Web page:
Seven Kingdoms – Decennium

Formed in 2007 by guitarist Camden Cruz and former vocalist Bryan Edwards, Floridian Power Metal act Seven Kingdoms are following up their 2016 crowdfunded EP In The Walls with a crowdfunded full length. After raising nearly double the amount required on Kickstarter, the band’s fourth album Decennium has now been picked up by Napalm Records, with the label signing the band, and redistributing their entire back catalogue in the process.

Taking their name from the Game of Thrones fantasy novels by George R.R. Martin, it’s not surprising to find that the vast majority of the material is based on that series of books, with the band’s inception pre-dating the popular HBO TV show by four years.

Ticking all the correct Power Metal boxes, the band derive their sound from European acts like Blind Guardian and Hammerfall, as well as being influenced by fellow Floridians, Kamelot, and on occasion, Dio. The songs here are all relatively fast, with plenty of quality riffs, some superb guitar solos and catchy choruses, the whole thing driven along by a pounding rhythm section. Vocalist Sabrina Valentine seems to improve with each release, and she continues that trend here, her voice soaring and diving through the air like one of Daenerys Targaryen‘s fire-breathing dragons.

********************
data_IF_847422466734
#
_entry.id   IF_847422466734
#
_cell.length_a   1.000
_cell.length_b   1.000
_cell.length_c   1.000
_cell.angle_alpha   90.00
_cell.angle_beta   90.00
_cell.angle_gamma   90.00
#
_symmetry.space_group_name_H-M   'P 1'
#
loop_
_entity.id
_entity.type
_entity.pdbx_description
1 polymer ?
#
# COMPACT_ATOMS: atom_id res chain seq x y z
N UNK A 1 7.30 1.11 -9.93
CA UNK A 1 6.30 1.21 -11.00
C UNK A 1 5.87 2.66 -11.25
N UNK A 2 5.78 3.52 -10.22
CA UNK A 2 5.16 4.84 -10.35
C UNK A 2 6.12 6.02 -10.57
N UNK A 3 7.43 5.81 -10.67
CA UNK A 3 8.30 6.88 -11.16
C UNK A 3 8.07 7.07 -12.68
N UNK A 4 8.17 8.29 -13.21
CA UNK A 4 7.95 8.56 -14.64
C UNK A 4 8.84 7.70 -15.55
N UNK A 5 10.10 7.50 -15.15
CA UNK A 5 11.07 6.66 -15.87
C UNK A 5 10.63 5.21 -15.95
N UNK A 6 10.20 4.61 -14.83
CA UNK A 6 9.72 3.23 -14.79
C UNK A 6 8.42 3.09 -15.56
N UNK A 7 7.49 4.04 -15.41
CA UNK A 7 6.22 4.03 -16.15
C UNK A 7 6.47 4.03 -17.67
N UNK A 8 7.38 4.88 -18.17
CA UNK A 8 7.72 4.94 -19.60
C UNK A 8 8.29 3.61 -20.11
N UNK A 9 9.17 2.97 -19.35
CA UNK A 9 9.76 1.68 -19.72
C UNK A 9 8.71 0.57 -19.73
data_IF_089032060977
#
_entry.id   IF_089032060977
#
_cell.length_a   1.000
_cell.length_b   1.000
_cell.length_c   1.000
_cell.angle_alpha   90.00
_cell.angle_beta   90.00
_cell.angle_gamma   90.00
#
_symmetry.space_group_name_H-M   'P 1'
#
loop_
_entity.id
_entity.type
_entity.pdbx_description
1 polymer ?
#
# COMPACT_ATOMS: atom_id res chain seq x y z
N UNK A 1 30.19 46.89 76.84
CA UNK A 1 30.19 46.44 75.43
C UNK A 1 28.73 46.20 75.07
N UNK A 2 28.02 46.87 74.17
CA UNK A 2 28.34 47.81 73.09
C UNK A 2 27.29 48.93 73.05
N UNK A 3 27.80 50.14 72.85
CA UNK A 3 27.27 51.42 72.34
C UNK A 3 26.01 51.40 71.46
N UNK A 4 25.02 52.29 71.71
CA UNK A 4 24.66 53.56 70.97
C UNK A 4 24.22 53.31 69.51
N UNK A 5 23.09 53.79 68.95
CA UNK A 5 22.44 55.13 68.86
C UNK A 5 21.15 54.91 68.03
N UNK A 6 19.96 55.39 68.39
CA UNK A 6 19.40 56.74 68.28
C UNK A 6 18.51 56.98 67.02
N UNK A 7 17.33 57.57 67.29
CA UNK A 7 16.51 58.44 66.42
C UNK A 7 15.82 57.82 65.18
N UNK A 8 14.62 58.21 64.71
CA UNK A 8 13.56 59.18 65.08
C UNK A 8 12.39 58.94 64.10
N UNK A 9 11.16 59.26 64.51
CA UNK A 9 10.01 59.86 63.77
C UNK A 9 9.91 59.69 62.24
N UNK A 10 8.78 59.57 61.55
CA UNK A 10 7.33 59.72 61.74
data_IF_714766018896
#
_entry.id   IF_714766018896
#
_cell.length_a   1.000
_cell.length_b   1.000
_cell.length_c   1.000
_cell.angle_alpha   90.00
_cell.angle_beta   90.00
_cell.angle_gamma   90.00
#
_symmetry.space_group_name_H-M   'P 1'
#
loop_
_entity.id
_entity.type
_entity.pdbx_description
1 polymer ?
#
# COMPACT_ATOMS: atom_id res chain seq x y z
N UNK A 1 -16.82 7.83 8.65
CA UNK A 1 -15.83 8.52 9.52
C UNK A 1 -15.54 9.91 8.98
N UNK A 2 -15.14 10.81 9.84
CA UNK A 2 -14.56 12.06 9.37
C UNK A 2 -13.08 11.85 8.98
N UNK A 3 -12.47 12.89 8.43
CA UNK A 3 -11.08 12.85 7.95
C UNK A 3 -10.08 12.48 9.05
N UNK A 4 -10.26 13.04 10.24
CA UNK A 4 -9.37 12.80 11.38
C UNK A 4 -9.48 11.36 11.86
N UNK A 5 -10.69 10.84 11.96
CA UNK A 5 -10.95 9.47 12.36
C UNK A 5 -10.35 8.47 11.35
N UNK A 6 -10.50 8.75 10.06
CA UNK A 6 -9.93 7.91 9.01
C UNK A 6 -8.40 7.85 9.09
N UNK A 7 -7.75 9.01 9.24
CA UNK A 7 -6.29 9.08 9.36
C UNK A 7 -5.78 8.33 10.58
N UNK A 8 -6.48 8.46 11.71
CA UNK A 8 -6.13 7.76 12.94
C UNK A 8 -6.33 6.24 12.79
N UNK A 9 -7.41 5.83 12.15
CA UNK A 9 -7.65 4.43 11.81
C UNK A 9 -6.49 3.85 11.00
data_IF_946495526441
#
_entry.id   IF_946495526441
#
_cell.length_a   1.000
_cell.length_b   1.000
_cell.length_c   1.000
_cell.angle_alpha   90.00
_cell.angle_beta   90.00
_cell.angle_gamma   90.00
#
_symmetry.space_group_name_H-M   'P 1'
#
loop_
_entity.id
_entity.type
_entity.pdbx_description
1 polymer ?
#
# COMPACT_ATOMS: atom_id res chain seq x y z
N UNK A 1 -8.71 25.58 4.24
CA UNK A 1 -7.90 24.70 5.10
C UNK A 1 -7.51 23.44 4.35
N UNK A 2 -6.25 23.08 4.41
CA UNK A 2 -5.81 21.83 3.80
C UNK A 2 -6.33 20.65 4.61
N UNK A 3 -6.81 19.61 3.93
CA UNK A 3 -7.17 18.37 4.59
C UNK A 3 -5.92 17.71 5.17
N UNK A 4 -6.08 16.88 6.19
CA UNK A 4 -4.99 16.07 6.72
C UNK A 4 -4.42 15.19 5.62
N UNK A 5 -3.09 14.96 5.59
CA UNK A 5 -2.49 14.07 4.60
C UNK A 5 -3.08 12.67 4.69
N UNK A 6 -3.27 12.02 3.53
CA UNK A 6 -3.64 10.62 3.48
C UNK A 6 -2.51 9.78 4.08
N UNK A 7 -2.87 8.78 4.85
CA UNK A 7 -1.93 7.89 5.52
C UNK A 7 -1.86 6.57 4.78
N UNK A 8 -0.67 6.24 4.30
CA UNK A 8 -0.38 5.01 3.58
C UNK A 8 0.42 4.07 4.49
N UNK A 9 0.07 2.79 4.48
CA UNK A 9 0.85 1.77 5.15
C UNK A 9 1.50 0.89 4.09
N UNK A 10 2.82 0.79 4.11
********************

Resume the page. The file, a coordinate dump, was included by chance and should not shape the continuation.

Having crowdsourced the funds for this new album, there is a definite sense that Seven Kingdoms have tailored their music even more specifically than usual to satisfy those who gave up their hard-earned money to support its creation. Lyrically, the band do offer a little more variety though. While songs about dragons, queens, Kingslayers, and the imminent arrival of winter are still commonplace, we also get sci-fi-themed opener ‘Stargazer’ with its irritatingly catchy “woah-oh” chorus.

‘In the Walls’ which is based on an H.P. Lovecraft story that features a pet cat with a racially provocative epithet, and ‘The Tale of Deathface Ginny’ which is based on the Pretty Deadly series of comic books/graphic novels and features some seriously tasty bass work.

A steady, surprise-free, but still thoroughly enjoyable album, Decennium is pretty much guaranteed to keep those who helped fund the album happy, although it’s clear that anyone hoping for any kind of substantial progression will have to wait until their next release.